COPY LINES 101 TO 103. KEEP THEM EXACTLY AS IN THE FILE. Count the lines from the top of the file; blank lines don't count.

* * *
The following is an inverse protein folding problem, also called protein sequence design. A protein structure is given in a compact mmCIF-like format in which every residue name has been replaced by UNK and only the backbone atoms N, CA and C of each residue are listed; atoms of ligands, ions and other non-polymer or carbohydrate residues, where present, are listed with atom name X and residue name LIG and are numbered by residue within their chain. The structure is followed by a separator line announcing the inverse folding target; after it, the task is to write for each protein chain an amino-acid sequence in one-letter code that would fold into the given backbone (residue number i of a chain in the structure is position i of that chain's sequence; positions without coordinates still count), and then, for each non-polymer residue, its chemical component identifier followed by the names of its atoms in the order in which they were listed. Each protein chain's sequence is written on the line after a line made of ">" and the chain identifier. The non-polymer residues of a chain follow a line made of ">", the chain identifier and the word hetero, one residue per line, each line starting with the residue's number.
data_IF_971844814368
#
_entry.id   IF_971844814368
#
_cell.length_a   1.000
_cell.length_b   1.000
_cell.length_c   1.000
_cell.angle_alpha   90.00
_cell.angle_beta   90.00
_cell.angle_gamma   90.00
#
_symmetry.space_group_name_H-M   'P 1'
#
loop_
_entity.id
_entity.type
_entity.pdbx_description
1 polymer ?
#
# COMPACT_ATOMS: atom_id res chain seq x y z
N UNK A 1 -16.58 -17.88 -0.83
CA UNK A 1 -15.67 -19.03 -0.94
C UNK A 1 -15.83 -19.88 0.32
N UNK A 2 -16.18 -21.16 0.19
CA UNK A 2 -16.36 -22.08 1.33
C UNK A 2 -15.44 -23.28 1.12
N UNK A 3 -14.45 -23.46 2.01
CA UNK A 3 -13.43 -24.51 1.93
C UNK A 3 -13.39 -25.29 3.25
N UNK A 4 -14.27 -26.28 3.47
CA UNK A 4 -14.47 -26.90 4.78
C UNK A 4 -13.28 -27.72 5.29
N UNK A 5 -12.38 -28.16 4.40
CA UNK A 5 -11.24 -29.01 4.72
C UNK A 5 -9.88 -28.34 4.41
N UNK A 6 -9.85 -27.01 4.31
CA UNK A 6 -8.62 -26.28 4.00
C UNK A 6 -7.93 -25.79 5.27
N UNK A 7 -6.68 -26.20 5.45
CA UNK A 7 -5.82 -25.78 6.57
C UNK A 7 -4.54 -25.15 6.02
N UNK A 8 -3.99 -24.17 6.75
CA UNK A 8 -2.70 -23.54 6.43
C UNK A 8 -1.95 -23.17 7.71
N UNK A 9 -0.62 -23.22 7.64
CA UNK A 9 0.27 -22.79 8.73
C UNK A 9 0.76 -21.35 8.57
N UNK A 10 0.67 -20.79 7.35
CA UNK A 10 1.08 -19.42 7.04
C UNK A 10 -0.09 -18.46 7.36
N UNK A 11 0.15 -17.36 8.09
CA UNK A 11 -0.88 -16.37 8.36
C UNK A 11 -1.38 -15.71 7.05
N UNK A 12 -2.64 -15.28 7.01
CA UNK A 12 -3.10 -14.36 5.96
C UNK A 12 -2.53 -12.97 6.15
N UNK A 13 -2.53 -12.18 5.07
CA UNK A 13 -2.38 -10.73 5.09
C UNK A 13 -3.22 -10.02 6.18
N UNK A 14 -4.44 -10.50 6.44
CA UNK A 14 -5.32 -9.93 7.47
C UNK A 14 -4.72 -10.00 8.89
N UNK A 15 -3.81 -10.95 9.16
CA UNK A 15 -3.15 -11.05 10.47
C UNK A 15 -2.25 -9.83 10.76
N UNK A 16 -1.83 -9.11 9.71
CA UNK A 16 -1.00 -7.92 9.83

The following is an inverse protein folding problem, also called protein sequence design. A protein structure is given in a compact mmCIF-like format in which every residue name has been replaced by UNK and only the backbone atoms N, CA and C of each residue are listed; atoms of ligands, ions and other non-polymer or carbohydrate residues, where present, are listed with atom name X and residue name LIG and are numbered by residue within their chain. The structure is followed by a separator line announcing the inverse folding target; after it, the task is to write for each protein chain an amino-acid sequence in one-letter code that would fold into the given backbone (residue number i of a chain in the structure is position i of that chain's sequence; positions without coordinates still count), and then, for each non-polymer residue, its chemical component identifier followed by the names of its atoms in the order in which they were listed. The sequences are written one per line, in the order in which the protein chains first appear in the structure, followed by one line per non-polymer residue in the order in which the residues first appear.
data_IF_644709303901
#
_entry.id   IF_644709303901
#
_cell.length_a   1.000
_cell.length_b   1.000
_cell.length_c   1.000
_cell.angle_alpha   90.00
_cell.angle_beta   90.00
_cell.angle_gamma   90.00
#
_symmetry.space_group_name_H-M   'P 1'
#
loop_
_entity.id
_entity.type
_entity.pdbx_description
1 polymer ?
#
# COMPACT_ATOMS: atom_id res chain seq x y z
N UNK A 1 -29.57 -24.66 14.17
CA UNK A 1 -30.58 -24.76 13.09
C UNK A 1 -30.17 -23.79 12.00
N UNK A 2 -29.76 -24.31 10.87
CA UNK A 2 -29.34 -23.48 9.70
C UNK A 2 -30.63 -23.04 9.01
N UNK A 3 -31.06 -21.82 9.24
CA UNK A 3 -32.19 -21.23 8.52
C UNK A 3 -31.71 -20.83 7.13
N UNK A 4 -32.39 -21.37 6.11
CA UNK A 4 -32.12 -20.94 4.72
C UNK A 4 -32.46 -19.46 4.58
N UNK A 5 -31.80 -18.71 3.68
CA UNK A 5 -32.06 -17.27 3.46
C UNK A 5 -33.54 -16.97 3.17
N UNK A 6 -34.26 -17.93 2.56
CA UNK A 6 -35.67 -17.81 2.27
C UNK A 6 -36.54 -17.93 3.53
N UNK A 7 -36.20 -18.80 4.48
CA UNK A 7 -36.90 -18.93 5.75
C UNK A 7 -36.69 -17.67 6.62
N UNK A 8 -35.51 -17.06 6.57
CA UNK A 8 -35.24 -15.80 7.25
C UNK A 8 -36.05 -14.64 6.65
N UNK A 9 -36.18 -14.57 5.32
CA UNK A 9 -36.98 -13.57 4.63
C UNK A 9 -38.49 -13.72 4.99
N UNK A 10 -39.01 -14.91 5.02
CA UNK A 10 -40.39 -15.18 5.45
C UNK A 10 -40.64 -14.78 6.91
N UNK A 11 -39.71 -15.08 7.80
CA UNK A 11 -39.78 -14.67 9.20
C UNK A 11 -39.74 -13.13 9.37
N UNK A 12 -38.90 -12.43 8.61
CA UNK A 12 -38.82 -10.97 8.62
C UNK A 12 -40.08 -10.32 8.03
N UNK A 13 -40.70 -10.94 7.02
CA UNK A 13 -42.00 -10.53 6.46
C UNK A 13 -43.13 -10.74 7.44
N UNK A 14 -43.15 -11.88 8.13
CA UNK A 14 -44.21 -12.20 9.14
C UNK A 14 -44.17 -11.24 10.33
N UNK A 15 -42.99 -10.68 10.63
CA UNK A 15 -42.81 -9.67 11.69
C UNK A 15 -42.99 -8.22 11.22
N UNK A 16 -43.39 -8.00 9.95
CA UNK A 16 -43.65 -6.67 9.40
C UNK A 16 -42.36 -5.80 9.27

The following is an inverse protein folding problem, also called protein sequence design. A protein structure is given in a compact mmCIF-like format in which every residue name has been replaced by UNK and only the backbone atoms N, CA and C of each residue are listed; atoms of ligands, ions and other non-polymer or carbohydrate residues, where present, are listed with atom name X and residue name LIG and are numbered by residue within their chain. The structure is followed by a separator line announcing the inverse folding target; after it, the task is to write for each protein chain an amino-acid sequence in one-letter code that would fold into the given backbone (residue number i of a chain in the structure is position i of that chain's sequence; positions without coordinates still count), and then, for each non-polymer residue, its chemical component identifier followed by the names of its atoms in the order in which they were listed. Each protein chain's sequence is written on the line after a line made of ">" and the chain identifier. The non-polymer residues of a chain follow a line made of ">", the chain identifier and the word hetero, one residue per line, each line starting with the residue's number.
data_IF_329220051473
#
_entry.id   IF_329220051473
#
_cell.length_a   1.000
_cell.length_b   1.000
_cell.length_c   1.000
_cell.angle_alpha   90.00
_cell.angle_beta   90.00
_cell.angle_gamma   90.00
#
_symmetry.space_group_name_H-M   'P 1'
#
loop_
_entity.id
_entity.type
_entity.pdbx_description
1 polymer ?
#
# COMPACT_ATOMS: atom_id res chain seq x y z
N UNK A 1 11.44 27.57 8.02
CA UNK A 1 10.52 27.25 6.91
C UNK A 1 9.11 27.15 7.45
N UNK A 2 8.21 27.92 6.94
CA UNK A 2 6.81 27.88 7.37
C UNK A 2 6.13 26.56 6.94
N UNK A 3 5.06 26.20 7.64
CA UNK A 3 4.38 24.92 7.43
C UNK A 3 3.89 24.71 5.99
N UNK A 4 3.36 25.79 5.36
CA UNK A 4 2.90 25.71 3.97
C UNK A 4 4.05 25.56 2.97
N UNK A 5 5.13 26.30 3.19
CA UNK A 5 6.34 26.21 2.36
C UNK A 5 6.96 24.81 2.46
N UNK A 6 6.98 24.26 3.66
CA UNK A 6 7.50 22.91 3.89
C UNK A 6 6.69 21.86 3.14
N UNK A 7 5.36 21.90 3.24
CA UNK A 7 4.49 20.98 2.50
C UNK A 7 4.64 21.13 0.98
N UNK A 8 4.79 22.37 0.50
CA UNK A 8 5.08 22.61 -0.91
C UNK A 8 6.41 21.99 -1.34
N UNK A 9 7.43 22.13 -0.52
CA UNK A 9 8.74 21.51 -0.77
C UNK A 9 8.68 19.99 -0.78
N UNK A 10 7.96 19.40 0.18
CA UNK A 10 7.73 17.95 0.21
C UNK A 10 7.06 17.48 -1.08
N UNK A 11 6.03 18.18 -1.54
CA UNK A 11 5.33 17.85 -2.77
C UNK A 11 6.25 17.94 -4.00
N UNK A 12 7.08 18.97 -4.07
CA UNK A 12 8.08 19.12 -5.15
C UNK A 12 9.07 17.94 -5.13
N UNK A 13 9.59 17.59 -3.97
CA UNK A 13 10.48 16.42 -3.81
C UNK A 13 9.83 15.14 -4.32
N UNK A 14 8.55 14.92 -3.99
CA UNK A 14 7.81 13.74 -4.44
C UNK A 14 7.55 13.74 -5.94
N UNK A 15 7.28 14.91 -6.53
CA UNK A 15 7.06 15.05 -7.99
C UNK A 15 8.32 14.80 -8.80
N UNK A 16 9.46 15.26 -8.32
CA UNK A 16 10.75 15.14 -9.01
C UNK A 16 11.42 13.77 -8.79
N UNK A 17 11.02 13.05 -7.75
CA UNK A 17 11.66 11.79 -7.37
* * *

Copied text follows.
C UNK A 4 -32.46 -19.46 4.58
N UNK A 5 -31.80 -18.71 3.68
CA UNK A 5 -32.06 -17.27 3.46